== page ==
Holden Spark

NZ Autocar - - Contents - – Peter Louis­son

The drive pro­gramme pretty much said it all. At the launch of the orig­i­nal Ba­rina Spark we drove the ve­hi­cle around Syd­ney streets. Noth­ing more than 80 kays then. It’s a city car, Holden reck­oned, and even at that it was hardly sparkling. In­ter­est­ing then that the all-new sec­ond-gen­er­a­tion Spark – the Ba­rina badge has been dropped – was pre­sented to the mo­tor­ing me­dia at Holden’s Lang Lang Prov­ing Grounds where we got to bully it over their rough and tum­ble hill climb road. Which was ev­i­dently quite a priv­i­lege; few out­side of Holden have driven this won­der­fully up and down, round and around sec­tion of tar­mac, which Spark was un­daunted by. On one fast and rough cor­ner, it showed off sus­pen­sion ac­tion beau­ti­fully. And then for another hour or so we took in some beau­ti­ful empty rib­bons of smooth tar­mac in the lo­cal vicin­ity, so not a city street in sight for the launch of the much sassier, much im­proved Spark. Where there was none be­fore, there’s cer­tainly some life and spark to the car now.

That’s not just be­cause of its en­livened en­gine ei­ther. As it hap­pens, the talk­ing heads paid scant at­ten­tion to mo­tive power. While the 1.4 four pot­ter might not be any­thing par­tic­u­larly spe­cial it does enough to put Spark up there for per­for­mance in its class. It’s a far cry from the old 1.2, out­put up 20 per cent to 73kW and torque ris­ing by 20Nm to 128Nm. So it may not win any fuel econ­omy runs – com­pe­ti­tion like Mi­rage and Cele­rio are in the high fours whereas this is rated at 5.5L/100km – but at least now it doesn’t feel to be run­ning on only three of its four pots. And there seems to be vir­tu­ally no dif­fer­ence in per­for­mance be­tween the two dif­fer­ent trans­mis­sion op­tions, per­haps be­cause the man­ual gets slightly less torque (120Nm). For our mar­ket, there’s es­sen­tially just the auto; the five-speed man­ual is to-or­der only. The all-new en­gine (de­vel­oped in Europe, built in Korea) comes hooked up to a fresh CVT which works well in this set­ting. Be­sides, city cars are built pri­mar­ily for city run­ning, and man­u­als, even light­weight shifters like this, can still be tire­some in bumper to bumper traf­fic.

Holden is rather proud of its new tranny. We found Spark auto a touch hes­i­tant off the mark, but un­der the pump it ‘shifts’ like a reg­u­lar au­to­matic, and it also has an L po­si­tion, mainly for im­proved en­gine brak­ing. On the test­ing hill cir­cuit, the L po­si­tion was a win­ner, help­ing it keep pace on the hills. Roughly four clicks long the hill track has an ex­am­ple of al­most ev­ery cor­ner imag­in­able. We only got to drive the base LS mod­els there, more’s the pity, as the LT has ex­tra rub­ber on 15-inch al­loys and tends to grip bet­ter, squeal less. Still, the new chas­sis that un­der­pins the Spark proved en­ter­tain­ing to drive, though the real ben­e­fi­ciary is much im­proved ride qual­ity. Holden engi­neers tuned the sus­pen­sion at Lang Lang, opt­ing for firmer dampers, im­prov­ing road hold­ing and body con­trol. They also cal­i­brated steer­ing for bet­ter on cen­tre sen­si­tiv­ity, and pro­gres­sive build-up of steer­ing ef­fort. ESP was tuned too, to work well on gravel and tar­mac. Holden engi­neers had laid out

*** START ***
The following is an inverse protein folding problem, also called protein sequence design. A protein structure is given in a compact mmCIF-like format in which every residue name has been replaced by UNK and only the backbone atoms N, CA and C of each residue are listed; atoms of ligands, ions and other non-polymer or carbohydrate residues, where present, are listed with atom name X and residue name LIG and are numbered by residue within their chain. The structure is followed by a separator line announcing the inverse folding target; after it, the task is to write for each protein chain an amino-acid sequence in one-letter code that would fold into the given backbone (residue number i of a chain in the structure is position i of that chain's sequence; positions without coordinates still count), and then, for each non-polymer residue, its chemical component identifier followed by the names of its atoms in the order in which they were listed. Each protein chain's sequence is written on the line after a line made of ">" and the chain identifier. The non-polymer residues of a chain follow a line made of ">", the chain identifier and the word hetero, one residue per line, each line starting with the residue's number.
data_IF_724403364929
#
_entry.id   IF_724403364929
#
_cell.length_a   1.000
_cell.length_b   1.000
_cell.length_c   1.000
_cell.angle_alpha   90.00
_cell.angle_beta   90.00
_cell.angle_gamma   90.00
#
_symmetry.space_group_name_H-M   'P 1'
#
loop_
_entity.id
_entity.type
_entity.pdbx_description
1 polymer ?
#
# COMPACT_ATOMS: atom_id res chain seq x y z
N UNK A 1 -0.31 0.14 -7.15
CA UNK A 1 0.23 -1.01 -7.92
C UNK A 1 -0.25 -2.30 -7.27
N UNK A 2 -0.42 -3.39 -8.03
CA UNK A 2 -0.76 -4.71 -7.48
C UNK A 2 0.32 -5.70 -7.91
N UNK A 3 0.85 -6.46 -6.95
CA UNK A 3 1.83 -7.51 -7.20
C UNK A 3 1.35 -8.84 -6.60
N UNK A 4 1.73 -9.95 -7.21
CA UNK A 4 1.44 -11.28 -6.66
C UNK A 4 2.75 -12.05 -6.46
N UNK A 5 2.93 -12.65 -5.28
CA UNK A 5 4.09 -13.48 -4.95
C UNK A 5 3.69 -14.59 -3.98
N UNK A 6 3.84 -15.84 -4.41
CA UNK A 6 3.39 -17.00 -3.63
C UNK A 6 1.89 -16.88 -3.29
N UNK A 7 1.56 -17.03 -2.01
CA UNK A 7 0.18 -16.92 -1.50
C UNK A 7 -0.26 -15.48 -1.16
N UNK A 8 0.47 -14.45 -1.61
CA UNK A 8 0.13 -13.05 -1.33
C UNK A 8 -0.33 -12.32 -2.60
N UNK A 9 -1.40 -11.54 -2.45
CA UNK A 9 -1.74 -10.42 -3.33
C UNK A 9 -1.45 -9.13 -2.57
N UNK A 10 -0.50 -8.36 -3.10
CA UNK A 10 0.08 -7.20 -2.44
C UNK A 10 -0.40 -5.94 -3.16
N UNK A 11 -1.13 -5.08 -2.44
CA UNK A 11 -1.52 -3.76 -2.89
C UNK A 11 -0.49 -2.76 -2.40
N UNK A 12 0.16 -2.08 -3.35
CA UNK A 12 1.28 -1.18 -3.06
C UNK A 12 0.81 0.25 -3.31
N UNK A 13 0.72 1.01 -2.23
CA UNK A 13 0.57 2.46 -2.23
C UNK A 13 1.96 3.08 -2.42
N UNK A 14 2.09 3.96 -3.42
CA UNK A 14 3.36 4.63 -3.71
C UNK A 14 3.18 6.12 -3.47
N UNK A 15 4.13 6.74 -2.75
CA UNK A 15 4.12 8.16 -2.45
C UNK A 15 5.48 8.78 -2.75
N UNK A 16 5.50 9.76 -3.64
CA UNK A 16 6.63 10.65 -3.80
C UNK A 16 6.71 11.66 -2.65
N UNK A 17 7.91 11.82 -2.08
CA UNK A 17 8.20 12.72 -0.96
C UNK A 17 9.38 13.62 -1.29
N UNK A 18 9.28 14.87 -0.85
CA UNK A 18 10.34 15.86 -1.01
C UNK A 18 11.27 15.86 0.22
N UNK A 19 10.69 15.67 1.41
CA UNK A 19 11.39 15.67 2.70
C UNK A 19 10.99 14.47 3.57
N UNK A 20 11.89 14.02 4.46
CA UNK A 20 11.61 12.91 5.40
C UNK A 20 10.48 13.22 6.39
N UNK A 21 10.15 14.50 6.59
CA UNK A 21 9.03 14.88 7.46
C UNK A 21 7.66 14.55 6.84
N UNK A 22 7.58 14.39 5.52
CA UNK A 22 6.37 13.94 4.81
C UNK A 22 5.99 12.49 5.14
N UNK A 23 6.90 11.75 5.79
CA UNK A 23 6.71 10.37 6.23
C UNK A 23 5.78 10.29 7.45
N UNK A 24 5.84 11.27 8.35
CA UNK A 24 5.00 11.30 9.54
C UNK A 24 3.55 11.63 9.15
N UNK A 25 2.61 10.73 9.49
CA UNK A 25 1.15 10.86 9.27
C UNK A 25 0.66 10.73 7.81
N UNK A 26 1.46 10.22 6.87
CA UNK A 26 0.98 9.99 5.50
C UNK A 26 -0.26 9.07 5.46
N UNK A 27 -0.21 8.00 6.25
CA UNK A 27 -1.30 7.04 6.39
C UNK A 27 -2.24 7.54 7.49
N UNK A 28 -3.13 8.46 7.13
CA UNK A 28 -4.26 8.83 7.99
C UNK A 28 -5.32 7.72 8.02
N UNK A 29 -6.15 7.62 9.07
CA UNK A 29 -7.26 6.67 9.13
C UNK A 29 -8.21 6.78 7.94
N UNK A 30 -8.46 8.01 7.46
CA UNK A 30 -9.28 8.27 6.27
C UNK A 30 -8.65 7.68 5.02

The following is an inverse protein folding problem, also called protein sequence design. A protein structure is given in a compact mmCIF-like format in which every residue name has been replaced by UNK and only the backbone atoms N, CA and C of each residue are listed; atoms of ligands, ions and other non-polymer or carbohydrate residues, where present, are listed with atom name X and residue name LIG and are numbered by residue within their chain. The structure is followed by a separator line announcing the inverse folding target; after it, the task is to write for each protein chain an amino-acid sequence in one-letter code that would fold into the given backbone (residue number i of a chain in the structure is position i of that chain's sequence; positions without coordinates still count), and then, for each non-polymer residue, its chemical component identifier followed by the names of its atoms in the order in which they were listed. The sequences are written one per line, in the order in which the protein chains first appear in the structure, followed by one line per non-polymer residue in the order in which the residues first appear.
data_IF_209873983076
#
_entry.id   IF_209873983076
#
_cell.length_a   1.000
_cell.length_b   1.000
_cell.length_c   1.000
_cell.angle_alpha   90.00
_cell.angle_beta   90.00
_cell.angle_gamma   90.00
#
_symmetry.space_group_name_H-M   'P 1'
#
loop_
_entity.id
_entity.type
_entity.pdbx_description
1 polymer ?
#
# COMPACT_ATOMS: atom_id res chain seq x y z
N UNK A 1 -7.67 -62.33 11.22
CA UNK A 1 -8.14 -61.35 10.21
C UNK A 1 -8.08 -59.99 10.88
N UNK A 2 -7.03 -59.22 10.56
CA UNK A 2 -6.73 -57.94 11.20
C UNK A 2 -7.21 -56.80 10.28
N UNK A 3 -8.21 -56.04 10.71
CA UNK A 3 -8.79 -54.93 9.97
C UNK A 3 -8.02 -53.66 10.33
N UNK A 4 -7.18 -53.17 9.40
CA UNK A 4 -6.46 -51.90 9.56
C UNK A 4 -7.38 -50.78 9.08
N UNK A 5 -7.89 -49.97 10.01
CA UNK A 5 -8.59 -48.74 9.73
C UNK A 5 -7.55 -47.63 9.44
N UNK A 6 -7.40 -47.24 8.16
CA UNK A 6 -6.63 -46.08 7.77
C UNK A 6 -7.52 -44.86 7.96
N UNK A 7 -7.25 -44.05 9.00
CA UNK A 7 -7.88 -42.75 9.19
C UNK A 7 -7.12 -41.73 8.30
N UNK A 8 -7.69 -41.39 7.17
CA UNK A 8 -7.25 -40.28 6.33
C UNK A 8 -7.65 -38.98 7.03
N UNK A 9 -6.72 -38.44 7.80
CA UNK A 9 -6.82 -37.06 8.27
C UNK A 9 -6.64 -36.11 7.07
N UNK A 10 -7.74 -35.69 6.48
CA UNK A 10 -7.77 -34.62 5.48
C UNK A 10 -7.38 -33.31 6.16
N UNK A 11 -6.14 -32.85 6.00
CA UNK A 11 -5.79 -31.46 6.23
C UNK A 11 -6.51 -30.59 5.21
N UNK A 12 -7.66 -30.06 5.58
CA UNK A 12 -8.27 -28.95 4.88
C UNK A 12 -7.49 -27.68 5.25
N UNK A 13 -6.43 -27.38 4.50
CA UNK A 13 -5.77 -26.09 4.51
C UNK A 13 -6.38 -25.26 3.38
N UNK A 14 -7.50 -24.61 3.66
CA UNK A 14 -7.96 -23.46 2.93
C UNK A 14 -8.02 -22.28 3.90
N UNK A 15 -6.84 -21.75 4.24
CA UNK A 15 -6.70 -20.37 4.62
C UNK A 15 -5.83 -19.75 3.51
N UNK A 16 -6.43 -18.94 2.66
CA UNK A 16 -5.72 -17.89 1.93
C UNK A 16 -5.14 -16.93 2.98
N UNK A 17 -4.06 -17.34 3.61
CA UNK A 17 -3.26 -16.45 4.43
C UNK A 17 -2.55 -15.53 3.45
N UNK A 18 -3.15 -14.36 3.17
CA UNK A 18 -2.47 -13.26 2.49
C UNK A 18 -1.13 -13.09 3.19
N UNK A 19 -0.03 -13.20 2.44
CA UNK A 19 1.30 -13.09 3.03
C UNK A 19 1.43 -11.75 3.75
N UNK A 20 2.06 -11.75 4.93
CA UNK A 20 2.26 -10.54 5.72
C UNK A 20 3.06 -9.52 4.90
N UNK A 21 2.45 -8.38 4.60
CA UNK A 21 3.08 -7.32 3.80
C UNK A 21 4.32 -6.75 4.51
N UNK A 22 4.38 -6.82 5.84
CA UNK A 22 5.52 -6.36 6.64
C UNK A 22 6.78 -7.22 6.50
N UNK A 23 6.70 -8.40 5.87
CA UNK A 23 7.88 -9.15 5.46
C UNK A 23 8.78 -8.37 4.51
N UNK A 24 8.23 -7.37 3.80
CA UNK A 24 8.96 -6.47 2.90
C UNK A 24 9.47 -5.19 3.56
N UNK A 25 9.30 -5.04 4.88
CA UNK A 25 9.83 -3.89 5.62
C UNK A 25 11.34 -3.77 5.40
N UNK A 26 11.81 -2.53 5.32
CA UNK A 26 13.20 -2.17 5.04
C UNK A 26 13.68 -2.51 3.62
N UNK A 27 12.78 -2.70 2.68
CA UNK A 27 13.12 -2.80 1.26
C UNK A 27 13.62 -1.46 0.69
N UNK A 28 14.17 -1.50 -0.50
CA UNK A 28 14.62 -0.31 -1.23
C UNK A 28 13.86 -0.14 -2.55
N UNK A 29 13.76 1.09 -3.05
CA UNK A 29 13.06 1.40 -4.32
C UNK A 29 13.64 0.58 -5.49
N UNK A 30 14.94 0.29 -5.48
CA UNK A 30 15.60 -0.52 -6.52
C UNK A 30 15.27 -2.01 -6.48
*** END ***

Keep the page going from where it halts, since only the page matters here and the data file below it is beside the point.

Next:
a slalom run on a flat gravel road to high­light their ESP tweaks, which al­low a lit­tle slip at the rear be­fore in­ter­ven­ing. One could be brisk pro­vid­ing steer­ing in­puts were smooth, lim­it­ing ESP-in­duced brake nip­ping. This was se­ri­ous fun, in con­trast to a near run-in with a tiger snake when search­ing for a spot to wa­ter the gar­den.

A bit of door play at lunch re­vealed lit­tle in the way of hatch space (185L), and the split fold­ing sys­tem leaves the seat backs at an an­noy­ing 40-de­gree an­gle. How­ever, styling and con­nec­tiv­ity are high­lights. The Spark no longer looks car­toon-like; it’s a cleaner design, with a lower roofline, a slightly longer wheel­base with wheels pushed to the cor­ners and a range of paint colours, some bright, to ap­peal to the largely young (19-29), fe­male au­di­ence. Spe­cial fea­tures in­clude a seven-inch touch screen with Ap­ple Car-Play and An­droid Auto as stan­dard. There’s also voice recog­ni­tion.

Two ver­sions of Spark are avail­able, LS and LT. The former costs $17,990 and comes with 14-inch steel wheels, cloth seats, au­dio con­trols on the wheel, air con, six airbags, the usual safety elec­tron­ics, and trip com­puter. Add $2000 to step up to the LT ver­sion and you add a smart key and push but­ton start, 15-inch al­loys, leather-look seats, rear view cam­era and park­ing sonar, cruise con­trol, power win­dows fore and aft and a leather wrap wheel. If you’re buy­ing to a bud­get the to-or­der-only man­ual vari­ant saves $1500, at $16,490. There are also per­son­al­i­sa­tion op­tions, with con­trast­ing colours for mir­ror caps, wheels and grille.

From be­ing just another wannabe, the new Spark now vies for city car lead­er­ship, while ap­peal­ing es­pe­cially to young mil­len­ni­als with its well con­sid­ered tech and safety pack­age.

This was se­ri­ous fun, in con­trast to a near run-in with a tiger snake when search­ing for a spot to wa­ter the gar­den

Hand­brake turn the quick­est way round the

pole; steel­ies on the base LS; bright colours con­tinue to be pop­u­lar given the skew to­wards young and young-at

heart buy­ers.

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